Counter-argument 2: what about a pre-70AD occasion?

Also undermining the force of the post-70AD case, the fact is that it was possible to be agitated about the fate of Jerusalem before or after its destruction, so what is to be determinative for dating?  

What if there is a clearer occasion that could have existed for the writing of these words? Let’s return to the historical-critical approach. Given that the passage is about Jesus being rejected and its consequences for Jerusalem, could it have appealed to the gospel’s first audience because they too, or Christians whom they knew, were – like Jesus - being rejected by powers in Jerusalem, and Jerusalem was deserving of consequences? Such an occasion would be a harsh lived experience of Christians there. Do we know of such an occasion?

Yes, we know of one (more than one, actually) in Luke’s text. However highly or lowly we rate the historicity of Acts, there is a clear parallel of the suffering of Jesus and the suffering of Christians who, like Jesus, felt their message, and they themselves, got rejected by fellow Jews in Jerusalem. No mistake: Christians unquestionably saw it that way. Parallels in persecutions within Luke-Acts are a key theme on page after page.

This is promising ground for understanding the text better, if the historical-critical approach is valid. Our author Luke describes in Acts a significant Christian – one especially significant to him - who equated his own suffering with Jesus’ suffering. That is to say, his message was rejected in Jerusalem and he personally suffered harm for it. This was Paul. We know that he felt acutely grieved that Jewish people were not listening to him. (See for example Paul’s words in Romans on the gospel not being heeded by Jews. See also the similar message from the closing paragraphs of Acts. In particular, Paul is rejected in Jerusalem at its most holy site, the temple.)

Luke is able to use this for his own agenda. There is a scholarly consensus that Luke was writing with sympathy for Paul. According to Luke, his friend has been almost brutally murdered in the temple. So it’s little wonder that his Gospel bears more negative sentiment about the temple, and predicts its future more gloomily than the other gospels do. Rejections of Jesus and Paul are major focal points in Luke’s Gospel and Acts. The parallel is striking. As evidence of this, see Acts 21:10-14, where Paul is leaving Miletus fearing death in Jerusalem:

“After we had been there a number of days, a prophet named Agabus came down from Judea. Coming over to us, he took Paul’s belt, tied his own hands and feet with it and said, “The Holy Spirit says, ‘In this way the Jewish leaders in Jerusalem will bind the owner of this belt and will hand him over to the Gentiles.’” When we heard this, we and the people there pleaded with Paul not to go up to Jerusalem. Then Paul answered, “Why are you weeping and breaking my heart? I am ready not only to be bound, but also to die in Jerusalem for the name of the Lord Jesus.” When he would not be dissuaded, we gave up and said, “The Lord’s will be done.”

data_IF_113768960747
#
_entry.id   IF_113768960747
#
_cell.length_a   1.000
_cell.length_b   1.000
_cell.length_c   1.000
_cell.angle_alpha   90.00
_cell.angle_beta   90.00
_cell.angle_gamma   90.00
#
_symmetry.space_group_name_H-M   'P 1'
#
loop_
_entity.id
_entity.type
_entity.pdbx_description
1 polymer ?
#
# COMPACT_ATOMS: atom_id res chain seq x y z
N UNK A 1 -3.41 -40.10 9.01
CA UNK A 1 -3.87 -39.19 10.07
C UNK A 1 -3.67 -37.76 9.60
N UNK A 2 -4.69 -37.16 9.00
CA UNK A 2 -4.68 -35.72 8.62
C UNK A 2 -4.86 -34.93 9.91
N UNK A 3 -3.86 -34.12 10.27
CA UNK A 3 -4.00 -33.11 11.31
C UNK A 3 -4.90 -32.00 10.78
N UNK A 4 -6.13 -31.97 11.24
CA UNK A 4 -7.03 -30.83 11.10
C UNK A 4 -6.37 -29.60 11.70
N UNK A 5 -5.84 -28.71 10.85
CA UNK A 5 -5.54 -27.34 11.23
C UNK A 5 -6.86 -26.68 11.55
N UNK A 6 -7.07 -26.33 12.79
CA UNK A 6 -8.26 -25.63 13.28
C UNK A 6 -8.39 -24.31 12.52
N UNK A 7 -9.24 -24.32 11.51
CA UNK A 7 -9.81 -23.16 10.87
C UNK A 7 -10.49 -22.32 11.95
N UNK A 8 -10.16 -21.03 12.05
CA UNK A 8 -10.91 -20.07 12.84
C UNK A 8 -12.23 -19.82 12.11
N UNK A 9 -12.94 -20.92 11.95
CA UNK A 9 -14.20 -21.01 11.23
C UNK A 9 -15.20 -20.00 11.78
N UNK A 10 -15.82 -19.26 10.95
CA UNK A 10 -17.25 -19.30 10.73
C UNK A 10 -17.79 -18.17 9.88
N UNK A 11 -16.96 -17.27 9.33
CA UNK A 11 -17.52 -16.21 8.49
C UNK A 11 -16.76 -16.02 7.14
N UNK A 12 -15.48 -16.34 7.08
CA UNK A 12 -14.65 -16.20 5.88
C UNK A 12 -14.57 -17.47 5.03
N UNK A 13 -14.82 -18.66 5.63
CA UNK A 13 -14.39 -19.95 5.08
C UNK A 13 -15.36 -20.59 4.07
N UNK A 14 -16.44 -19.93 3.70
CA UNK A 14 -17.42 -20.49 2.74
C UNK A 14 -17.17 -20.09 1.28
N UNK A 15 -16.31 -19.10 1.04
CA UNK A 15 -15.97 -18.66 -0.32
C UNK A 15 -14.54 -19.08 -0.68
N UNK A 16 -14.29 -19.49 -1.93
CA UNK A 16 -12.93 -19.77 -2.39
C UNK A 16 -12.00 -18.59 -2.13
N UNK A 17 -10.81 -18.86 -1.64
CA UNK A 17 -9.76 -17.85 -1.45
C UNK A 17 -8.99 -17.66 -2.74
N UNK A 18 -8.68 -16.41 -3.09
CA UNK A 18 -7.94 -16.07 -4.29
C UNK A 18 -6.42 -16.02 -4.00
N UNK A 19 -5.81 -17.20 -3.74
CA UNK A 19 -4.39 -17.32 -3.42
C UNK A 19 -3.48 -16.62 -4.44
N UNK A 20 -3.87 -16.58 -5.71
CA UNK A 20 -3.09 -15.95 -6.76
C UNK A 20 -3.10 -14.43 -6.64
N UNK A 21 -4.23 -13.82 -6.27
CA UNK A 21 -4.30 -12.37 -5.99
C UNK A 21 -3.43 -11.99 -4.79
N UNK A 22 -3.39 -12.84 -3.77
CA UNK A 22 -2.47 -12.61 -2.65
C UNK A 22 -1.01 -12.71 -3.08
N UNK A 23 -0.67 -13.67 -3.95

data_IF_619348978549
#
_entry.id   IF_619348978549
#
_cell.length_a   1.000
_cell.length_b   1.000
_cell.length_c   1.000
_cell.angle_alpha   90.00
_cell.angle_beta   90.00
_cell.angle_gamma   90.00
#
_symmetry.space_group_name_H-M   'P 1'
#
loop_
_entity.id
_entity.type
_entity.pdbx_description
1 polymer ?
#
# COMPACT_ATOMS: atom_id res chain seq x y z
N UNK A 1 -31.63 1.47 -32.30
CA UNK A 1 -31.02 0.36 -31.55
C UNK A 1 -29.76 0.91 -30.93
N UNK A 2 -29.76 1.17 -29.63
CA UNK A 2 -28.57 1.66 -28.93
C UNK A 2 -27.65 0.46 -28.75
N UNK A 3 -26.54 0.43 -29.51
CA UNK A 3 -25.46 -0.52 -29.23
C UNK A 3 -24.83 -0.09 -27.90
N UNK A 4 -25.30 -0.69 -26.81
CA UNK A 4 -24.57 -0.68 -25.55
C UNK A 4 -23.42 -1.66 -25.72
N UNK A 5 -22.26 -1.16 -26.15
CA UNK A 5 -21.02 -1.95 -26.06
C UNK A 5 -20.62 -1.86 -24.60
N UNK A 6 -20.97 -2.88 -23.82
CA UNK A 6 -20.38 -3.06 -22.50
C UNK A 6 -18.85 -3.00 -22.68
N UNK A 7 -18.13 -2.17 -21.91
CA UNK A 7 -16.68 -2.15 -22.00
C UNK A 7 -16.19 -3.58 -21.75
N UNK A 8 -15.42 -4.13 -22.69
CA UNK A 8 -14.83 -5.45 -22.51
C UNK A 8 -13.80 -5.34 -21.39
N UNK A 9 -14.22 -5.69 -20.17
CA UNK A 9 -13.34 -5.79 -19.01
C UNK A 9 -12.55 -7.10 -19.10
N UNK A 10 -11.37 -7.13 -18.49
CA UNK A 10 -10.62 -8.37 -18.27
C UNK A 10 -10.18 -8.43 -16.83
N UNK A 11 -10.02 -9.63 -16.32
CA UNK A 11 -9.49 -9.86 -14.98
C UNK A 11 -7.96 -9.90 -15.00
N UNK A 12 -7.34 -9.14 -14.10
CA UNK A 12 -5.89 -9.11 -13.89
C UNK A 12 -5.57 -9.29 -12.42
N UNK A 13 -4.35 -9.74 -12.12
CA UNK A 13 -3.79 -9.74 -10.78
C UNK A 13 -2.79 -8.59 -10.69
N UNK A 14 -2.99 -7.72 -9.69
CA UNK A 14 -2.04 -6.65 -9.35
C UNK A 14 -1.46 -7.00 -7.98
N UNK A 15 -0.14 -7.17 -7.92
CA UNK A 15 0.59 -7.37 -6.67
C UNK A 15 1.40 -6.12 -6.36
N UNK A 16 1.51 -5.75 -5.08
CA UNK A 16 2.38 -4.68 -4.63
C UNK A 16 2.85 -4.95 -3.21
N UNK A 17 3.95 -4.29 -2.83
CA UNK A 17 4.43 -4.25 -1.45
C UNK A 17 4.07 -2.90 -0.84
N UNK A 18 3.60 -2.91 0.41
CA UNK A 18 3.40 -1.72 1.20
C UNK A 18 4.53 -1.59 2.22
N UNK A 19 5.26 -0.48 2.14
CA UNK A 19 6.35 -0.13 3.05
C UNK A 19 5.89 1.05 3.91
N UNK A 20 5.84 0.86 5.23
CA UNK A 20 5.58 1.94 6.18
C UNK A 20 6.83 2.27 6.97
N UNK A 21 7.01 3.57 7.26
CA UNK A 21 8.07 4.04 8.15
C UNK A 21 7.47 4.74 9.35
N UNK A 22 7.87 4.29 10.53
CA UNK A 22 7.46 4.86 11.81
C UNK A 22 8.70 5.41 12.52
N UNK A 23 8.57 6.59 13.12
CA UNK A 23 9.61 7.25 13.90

The story has clear echoes of Jesus being handed over by Jews to Gentiles for execution in Jerusalem, after ignoring the pleadings of his disciples not to go there, with people weeping over his apparent fate. So this is just like the gospel story of Jesus. Paul says he is ready “to die in Jerusalem”. Like his hero, Jesus.

Clearly, Luke sees and draws out the parallel. And the fate of Jerusalem hangs in the balance in such moments according to Luke’s Gospel. Jesus’ dire warnings would have resonated strongly with Paul’s sympathisers, seeing their hero rejected like Jesus in Jerusalem.

So, if we forma view of the best historical-critical reading, was it the case that the occasion for the above verses being written was a time when the author’s ears were ringing from the sound of Paul’s anguish at the rejection of himself by his fellow Jews, and when the author was deeply affected by Paul being nearly murdered in the temple? Such an occasion fits all the facts. The implication here is that for rejection of Jesus and Paul, there will be bad consequences. Thus, we have a naturalistic explanation for the writing of the verses. That is, “Reject our man, who was sent by God, and see what will happen to you!”

Of course, the impact of that on dating Luke’s Gospel is that it tends it towards being an earlier Sitz im Leben – closer to the time of Paul’s anguish and pre-70AD - rather than later and further removed from Paul’s time.

Conclusion: at best, you can say that the historical-critical approach could be argued either way, but it is insufficient to be absolutely determinative for early or late dating of Luke’s Gospel. If anything, it is better provided with a literary context by a pre-70AD dating.


5) Post-70AD arguments: lack of attestation of Luke’s Gospel being read for decades after 70AD